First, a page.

16 bit analog development
with a PIC 16F876
RJL Systems has a 25 year history in medical devices
and is proud to announce an analog development board
for engineers and hobbyists who demand accurate
signal processing for display and communications.
Bipolar 16 bit ADC (+/- 1.5000 volts FS 100K SPS)
Isolated 8 channel analog mux (single ended)
Isolated power supplies (+/- 5.0V analog and 5.0V digital)
Isolated 9 digital PIC I/O pins with buffered LED indicators
Hard wired development area with access to all power
Isolated RS-232C communications (115.2 Kbps max)
4 line X 20 character (blue) display with white LED
In-circuit programming and debugging (RJ- 12 connector)
CCS PIC-C sample code and schematics provided (CD ROM)
Operates from any battery or bench 6 to 12 VDC power supply
Screw terminals for convenient wiring to external devices
RJL Systems, Inc.
33955 Harper Ave.
Clinton Twp, MI 48035
Eight-bit RISC Microcontroller Data Book, Atmel Corp., 1999.
Xu, G.Y., “8X51 EPROM/Flash Microcontroller Programmer,” Circuit
Cellar Magazine, April 1998.
C: > AVRASM -I LED1AVR.ASM LED1AVR.LST
NUTS & VOLTS
This command generates a listing file LED1AVR.LST
and Intel Hex file LED1AVR.HEX, which is what we need
for programming and is shown in Listing 2.
To write AVR Flash memory, first press ctrl-W, then go
to “Transfer” menu in Hyper Terminal, and click “Send Text
File.” Enter the file name LED1AVR.HEX in the dialog box
and press <enter>. In a moment, the text file transfer and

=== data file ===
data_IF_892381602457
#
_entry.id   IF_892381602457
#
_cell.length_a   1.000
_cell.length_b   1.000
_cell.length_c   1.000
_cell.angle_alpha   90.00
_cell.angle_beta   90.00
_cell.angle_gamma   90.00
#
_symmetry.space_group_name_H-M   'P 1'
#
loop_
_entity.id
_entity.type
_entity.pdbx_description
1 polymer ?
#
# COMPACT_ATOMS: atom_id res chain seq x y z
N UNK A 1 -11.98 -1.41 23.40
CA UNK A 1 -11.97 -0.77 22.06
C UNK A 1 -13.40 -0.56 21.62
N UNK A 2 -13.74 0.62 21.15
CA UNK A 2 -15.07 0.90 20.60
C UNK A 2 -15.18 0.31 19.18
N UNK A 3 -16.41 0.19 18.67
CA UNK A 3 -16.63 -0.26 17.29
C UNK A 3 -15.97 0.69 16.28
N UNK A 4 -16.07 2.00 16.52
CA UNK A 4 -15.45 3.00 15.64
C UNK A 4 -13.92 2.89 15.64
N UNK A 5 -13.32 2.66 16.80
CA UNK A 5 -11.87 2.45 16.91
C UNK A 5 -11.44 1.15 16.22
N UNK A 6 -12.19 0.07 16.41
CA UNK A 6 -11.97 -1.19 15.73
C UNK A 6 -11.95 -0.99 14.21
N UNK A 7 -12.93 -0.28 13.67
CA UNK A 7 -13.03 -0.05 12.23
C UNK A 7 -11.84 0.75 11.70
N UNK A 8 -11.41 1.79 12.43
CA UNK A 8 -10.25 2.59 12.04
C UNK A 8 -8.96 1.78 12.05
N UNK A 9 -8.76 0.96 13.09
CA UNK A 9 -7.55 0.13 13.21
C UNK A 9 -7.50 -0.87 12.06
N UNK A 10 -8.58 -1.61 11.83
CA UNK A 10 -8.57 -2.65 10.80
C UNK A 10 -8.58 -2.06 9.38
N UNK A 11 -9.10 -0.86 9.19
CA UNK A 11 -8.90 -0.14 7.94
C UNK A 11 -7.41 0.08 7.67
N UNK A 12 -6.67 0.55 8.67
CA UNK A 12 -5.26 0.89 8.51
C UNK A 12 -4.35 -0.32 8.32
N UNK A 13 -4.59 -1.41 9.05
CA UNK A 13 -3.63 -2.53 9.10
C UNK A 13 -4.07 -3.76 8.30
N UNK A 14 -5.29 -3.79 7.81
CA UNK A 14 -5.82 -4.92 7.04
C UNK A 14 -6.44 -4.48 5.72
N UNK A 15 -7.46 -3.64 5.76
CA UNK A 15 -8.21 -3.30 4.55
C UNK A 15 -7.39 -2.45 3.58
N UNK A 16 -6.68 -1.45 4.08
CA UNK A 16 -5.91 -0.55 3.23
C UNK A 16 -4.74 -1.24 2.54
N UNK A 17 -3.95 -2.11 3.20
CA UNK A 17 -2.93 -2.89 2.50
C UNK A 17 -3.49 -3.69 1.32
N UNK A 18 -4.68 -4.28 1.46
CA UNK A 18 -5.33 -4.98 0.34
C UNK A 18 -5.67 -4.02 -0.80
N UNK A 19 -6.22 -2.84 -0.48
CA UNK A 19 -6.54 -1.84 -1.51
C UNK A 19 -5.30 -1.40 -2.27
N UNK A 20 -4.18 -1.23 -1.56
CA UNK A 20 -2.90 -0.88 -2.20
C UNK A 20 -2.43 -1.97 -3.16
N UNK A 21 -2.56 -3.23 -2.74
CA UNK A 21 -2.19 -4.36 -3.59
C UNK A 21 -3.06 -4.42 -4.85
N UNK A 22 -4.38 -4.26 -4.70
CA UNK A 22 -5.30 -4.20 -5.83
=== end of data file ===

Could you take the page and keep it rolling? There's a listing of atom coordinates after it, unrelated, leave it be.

programming will take place and the progress is shown on
screen. Finally, you’ll see the “Programming Completed”
To verify the programming, use almost the same procedure as Writing, but — this time — first press ctrl-V and then
go to the “Transfer” menu and do the same “Send Text File”
process. Once you type in a text file name and press
<enter>, that file is sent to the programmer and compared
with the memory contents being read. If every byte comparison is okay, a “Verification Successful” message displays.
On some desktop or laptop computers, things may not
be going so well. If that happens, you may need to redo
something on the File menu. For example, if you can’t
program all bytes correctly or some bytes are shown as
missing when read, then you may need to go back to File >
Properties > Settings > ASCII Setup, and put a 1 millisecond
delay on both the Line Delay and Character Delay boxes.
Figure 4 shows how to physically hook up the
LEDAVR circuit to demonstrate your programming results.
This circuit can be mounted on a solderless breadboard.
We also provide another program called LED2AVR.HEX to
light up the same LED, but with a double blinking feature.
You can try it out after programming with LED1AVR.HEX.
You don’t have to hook up any circuits, though, just
use the programmer itself to demonstrate your success.
Note that both the 20-pin socket U2 and U3 have the same
Vcc and GND pins, in addition to the same Reset (pin 1),
Oscillator (pins 4 and 5), and LED connect, pin 11. So,
after programming, simply remove the AT89C2051 from
the socket and replace it with the programmed
AT90S1200/2313. Then, power-up and you’ll see the LED
blinking or double blinking. This feature of the program
saves you time and money. NV
About the Author
G.Y. Xu is an electrical designer specializing in microprocessor/
microcontroller systems design and development, both in hardware and
software. He can be reached by Email at firstname.lastname@example.org